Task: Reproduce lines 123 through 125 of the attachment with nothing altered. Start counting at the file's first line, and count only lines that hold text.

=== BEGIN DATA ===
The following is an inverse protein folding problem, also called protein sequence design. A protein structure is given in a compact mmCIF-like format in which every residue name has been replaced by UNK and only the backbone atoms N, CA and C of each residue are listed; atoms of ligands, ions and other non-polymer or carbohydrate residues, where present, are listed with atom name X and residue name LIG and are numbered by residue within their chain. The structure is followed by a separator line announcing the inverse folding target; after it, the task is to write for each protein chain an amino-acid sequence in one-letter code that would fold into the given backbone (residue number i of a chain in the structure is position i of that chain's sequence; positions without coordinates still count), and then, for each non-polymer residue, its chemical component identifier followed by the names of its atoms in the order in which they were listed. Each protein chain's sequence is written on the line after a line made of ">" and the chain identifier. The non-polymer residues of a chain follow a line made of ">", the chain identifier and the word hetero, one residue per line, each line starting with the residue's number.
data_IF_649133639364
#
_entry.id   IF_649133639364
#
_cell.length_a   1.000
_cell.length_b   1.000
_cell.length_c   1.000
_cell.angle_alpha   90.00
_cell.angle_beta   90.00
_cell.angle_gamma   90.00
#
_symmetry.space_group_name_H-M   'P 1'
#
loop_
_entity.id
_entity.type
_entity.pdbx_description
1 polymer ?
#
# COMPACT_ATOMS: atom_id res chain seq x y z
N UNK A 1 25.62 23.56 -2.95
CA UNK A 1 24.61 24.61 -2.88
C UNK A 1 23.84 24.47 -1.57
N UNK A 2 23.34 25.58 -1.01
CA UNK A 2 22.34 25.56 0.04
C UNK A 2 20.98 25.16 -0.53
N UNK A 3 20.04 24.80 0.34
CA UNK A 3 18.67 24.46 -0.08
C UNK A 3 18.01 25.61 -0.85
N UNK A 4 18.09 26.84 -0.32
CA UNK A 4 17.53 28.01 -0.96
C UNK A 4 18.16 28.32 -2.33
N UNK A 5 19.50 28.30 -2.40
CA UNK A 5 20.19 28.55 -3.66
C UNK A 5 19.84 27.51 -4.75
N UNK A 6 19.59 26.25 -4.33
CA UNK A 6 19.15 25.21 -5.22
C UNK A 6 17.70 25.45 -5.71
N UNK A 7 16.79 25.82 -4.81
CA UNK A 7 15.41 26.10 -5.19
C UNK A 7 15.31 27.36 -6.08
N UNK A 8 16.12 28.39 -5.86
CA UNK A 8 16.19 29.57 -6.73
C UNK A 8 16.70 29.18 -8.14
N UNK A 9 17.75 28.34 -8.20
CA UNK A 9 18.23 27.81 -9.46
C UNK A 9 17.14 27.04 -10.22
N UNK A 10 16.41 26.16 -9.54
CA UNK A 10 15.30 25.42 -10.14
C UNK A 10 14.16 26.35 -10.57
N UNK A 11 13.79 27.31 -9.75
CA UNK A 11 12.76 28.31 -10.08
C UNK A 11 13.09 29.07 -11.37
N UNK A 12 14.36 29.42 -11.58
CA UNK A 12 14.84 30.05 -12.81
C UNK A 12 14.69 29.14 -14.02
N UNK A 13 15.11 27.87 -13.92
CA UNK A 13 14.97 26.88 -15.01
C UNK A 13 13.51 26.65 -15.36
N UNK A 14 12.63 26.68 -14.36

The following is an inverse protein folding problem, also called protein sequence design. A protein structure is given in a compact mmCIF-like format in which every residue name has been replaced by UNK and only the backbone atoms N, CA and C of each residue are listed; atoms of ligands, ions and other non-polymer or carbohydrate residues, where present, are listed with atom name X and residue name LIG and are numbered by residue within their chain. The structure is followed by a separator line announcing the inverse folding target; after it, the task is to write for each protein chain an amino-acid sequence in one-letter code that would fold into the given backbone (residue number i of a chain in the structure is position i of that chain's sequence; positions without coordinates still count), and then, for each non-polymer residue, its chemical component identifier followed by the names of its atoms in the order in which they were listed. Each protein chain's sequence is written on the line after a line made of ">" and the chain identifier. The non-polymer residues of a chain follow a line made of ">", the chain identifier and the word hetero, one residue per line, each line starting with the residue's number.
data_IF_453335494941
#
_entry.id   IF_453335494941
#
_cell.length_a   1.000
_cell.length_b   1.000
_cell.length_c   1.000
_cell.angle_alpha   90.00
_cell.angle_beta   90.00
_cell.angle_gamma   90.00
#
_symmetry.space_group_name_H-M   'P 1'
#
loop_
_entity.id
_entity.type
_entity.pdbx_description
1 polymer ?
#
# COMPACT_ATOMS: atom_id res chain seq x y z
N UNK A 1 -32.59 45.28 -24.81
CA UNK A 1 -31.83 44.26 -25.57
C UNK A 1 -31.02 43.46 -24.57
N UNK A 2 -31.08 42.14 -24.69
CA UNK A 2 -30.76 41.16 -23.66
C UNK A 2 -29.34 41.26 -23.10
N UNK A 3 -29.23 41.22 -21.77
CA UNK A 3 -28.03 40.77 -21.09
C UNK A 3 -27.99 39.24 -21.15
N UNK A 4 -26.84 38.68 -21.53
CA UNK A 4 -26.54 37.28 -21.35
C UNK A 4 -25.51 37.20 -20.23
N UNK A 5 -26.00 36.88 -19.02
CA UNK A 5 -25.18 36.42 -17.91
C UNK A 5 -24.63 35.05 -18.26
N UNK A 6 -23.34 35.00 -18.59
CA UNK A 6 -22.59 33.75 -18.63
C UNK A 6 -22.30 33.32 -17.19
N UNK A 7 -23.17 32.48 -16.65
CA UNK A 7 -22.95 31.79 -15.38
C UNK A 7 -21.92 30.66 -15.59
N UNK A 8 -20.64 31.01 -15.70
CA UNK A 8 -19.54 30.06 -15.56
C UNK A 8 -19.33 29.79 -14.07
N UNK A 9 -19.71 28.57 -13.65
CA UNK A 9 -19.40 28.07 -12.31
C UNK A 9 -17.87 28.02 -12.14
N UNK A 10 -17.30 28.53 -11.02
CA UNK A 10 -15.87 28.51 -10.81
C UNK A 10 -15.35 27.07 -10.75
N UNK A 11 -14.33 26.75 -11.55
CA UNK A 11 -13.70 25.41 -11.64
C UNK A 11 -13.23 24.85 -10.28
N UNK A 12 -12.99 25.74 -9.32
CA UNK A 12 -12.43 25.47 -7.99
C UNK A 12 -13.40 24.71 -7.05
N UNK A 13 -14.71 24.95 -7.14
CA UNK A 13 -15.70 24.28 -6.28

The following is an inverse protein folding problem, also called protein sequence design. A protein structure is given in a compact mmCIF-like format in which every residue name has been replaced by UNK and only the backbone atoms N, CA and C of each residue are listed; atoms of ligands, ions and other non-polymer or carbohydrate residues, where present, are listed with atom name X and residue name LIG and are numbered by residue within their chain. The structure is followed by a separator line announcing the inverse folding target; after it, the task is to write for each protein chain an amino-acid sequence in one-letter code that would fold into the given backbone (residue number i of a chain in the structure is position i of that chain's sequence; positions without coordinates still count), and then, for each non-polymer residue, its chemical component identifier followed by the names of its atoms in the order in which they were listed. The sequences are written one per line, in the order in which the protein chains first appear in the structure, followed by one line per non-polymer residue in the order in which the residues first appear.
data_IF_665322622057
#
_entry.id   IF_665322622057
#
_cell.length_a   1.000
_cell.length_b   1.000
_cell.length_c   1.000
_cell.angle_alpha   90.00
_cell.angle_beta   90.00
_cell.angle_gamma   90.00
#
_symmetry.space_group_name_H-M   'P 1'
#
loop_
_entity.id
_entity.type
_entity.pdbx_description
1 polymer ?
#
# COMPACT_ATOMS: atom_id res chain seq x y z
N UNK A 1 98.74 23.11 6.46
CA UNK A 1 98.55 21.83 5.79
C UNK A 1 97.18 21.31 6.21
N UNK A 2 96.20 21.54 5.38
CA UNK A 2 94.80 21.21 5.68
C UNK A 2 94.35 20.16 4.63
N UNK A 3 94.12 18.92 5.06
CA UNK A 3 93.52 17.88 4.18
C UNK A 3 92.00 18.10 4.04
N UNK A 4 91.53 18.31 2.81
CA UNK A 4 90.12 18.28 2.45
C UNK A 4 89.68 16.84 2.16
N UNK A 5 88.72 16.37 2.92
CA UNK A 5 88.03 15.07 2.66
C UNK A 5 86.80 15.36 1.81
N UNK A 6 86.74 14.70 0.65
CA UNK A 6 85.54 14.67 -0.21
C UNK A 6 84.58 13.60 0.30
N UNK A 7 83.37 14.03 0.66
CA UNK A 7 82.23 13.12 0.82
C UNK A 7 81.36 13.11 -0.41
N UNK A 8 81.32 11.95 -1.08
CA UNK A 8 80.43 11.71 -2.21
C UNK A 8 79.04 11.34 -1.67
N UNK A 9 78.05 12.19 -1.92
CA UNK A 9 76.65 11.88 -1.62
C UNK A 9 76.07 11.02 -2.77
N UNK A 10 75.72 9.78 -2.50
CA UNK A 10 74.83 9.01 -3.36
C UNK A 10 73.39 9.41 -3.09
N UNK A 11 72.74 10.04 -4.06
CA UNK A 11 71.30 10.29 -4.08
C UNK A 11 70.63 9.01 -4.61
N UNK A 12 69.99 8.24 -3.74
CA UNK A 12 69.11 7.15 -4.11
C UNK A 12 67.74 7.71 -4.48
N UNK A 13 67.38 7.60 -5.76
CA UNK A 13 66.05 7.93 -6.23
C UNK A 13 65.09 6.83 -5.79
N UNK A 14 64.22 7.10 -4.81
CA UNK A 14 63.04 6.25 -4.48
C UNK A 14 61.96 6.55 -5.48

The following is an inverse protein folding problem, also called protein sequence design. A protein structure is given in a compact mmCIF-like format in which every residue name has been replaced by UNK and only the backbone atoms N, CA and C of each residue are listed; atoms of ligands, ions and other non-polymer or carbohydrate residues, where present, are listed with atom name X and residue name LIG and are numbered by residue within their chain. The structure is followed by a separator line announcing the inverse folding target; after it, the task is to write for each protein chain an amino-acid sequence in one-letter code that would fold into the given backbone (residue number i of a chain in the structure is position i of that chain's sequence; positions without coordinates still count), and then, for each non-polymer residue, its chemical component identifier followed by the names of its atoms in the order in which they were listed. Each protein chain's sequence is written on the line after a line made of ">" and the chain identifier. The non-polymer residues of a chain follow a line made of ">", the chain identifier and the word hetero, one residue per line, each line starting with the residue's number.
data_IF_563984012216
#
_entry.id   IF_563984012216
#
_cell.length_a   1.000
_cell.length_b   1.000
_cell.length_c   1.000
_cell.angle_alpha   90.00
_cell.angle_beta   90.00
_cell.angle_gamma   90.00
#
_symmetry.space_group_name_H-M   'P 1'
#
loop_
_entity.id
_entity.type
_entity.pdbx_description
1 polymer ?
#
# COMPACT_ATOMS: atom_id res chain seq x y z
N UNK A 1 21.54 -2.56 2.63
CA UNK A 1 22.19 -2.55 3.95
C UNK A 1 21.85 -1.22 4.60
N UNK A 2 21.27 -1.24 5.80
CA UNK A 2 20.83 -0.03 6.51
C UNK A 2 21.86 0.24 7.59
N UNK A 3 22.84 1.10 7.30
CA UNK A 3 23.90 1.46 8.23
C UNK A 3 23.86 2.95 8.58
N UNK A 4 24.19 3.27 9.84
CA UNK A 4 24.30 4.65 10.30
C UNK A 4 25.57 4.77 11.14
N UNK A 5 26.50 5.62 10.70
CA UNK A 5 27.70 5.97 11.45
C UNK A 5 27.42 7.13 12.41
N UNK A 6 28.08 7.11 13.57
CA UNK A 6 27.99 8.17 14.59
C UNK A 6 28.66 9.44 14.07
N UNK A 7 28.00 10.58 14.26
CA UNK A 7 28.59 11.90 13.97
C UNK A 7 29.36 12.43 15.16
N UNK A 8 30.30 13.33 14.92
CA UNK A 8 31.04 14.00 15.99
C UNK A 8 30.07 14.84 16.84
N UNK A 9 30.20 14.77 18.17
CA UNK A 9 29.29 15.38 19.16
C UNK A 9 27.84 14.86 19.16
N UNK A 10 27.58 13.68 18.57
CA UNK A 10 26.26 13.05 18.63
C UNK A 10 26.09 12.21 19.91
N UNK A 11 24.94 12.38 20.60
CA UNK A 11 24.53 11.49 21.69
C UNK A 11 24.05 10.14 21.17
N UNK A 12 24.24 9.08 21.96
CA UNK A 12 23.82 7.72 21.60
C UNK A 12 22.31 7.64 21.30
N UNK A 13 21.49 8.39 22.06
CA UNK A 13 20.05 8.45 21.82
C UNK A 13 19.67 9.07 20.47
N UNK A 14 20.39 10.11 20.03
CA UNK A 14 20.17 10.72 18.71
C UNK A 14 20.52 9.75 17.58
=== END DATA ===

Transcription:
#
_entry.id   IF_665322622057
#